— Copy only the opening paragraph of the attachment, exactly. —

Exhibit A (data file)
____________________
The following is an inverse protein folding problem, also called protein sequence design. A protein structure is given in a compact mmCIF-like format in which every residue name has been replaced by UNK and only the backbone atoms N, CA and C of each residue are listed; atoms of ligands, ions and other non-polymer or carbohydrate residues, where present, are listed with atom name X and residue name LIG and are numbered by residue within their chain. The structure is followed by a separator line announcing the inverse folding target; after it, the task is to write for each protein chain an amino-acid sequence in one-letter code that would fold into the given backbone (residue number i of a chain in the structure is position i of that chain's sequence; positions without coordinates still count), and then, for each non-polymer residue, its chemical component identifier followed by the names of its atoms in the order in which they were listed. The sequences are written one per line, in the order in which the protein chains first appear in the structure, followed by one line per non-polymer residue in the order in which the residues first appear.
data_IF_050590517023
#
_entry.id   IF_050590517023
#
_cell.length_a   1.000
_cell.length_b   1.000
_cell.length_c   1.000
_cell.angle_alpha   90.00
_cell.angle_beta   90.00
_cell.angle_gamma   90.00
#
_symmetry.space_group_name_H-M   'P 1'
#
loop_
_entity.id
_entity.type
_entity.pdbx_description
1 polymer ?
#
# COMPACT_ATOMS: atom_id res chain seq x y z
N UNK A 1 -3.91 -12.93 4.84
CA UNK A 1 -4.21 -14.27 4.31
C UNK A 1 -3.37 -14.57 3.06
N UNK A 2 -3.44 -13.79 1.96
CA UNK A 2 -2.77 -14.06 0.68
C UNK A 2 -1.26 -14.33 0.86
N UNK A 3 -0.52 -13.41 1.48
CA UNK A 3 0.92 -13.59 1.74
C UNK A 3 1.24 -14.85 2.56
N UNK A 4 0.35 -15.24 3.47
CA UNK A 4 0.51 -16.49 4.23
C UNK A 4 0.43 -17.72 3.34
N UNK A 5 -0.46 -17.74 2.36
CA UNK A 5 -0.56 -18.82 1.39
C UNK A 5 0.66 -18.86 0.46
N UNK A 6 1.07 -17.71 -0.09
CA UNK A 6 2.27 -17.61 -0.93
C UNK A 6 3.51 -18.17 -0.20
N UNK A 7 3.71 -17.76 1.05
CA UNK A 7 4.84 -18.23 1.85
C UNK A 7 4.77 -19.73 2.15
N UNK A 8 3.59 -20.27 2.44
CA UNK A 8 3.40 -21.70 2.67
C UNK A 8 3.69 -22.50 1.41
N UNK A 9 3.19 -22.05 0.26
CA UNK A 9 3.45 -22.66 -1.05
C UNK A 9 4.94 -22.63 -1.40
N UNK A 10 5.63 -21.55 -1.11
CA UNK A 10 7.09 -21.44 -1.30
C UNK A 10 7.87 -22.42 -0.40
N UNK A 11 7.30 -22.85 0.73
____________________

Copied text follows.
The following is an inverse protein folding problem, also called protein sequence design. A protein structure is given in a compact mmCIF-like format in which every residue name has been replaced by UNK and only the backbone atoms N, CA and C of each residue are listed; atoms of ligands, ions and other non-polymer or carbohydrate residues, where present, are listed with atom name X and residue name LIG and are numbered by residue within their chain. The structure is followed by a separator line announcing the inverse folding target; after it, the task is to write for each protein chain an amino-acid sequence in one-letter code that would fold into the given backbone (residue number i of a chain in the structure is position i of that chain's sequence; positions without coordinates still count), and then, for each non-polymer residue, its chemical component identifier followed by the names of its atoms in the order in which they were listed. The sequences are written one per line, in the order in which the protein chains first appear in the structure, followed by one line per non-polymer residue in the order in which the residues first appear.